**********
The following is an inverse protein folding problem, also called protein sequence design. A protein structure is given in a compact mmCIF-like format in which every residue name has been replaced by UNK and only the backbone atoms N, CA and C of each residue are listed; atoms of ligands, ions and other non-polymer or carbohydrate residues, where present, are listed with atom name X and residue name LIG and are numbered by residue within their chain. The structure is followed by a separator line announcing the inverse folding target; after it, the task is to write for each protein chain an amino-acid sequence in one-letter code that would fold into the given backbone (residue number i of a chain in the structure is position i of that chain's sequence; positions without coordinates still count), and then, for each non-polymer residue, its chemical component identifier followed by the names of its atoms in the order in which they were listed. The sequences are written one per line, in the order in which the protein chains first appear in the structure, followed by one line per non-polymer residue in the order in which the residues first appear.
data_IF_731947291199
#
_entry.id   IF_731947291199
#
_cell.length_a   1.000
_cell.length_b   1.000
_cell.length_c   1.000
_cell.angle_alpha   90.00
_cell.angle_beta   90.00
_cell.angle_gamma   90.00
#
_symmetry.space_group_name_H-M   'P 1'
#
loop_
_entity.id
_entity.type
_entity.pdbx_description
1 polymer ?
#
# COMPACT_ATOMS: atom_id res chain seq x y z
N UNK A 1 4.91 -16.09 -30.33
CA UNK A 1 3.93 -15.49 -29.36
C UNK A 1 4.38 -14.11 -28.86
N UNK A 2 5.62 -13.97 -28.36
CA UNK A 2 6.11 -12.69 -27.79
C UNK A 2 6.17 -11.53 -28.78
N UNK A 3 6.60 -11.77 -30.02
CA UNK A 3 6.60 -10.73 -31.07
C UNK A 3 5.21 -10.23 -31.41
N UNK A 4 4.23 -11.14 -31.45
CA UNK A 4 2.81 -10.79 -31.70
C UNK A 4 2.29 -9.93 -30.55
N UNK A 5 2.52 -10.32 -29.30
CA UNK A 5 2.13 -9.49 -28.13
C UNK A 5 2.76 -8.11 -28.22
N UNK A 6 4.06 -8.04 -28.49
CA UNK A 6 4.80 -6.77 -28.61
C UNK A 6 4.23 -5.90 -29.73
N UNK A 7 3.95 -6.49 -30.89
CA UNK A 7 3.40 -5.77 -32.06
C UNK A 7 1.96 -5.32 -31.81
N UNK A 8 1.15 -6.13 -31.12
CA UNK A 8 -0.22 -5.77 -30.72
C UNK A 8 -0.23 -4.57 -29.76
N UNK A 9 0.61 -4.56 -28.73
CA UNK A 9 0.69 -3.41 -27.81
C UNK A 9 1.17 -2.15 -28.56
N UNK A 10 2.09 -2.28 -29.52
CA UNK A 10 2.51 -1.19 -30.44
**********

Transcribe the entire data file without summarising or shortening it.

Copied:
The following is an inverse protein folding problem, also called protein sequence design. A protein structure is given in a compact mmCIF-like format in which every residue name has been replaced by UNK and only the backbone atoms N, CA and C of each residue are listed; atoms of ligands, ions and other non-polymer or carbohydrate residues, where present, are listed with atom name X and residue name LIG and are numbered by residue within their chain. The structure is followed by a separator line announcing the inverse folding target; after it, the task is to write for each protein chain an amino-acid sequence in one-letter code that would fold into the given backbone (residue number i of a chain in the structure is position i of that chain's sequence; positions without coordinates still count), and then, for each non-polymer residue, its chemical component identifier followed by the names of its atoms in the order in which they were listed. The sequences are written one per line, in the order in which the protein chains first appear in the structure, followed by one line per non-polymer residue in the order in which the residues first appear.
data_IF_731947291199
#
_entry.id   IF_731947291199
#
_cell.length_a   1.000
_cell.length_b   1.000
_cell.length_c   1.000
_cell.angle_alpha   90.00
_cell.angle_beta   90.00
_cell.angle_gamma   90.00
#
_symmetry.space_group_name_H-M   'P 1'
#
loop_
_entity.id
_entity.type
_entity.pdbx_description
1 polymer ?
#
# COMPACT_ATOMS: atom_id res chain seq x y z
N UNK A 1 4.91 -16.09 -30.33
CA UNK A 1 3.93 -15.49 -29.36
C UNK A 1 4.38 -14.11 -28.86
N UNK A 2 5.62 -13.97 -28.36
CA UNK A 2 6.11 -12.69 -27.79
C UNK A 2 6.17 -11.53 -28.78
N UNK A 3 6.60 -11.77 -30.02
CA UNK A 3 6.60 -10.73 -31.07
C UNK A 3 5.21 -10.23 -31.41
N UNK A 4 4.23 -11.14 -31.45
CA UNK A 4 2.81 -10.79 -31.70
C UNK A 4 2.29 -9.93 -30.55
N UNK A 5 2.52 -10.32 -29.30
CA UNK A 5 2.13 -9.49 -28.13
C UNK A 5 2.76 -8.11 -28.22
N UNK A 6 4.06 -8.04 -28.49
CA UNK A 6 4.80 -6.77 -28.61
C UNK A 6 4.23 -5.90 -29.73
N UNK A 7 3.95 -6.49 -30.89
CA UNK A 7 3.40 -5.77 -32.06
C UNK A 7 1.96 -5.32 -31.81
N UNK A 8 1.15 -6.13 -31.12
CA UNK A 8 -0.22 -5.77 -30.72
C UNK A 8 -0.23 -4.57 -29.76
N UNK A 9 0.61 -4.56 -28.73
CA UNK A 9 0.69 -3.41 -27.81
C UNK A 9 1.17 -2.15 -28.56
N UNK A 10 2.09 -2.28 -29.52
CA UNK A 10 2.51 -1.19 -30.44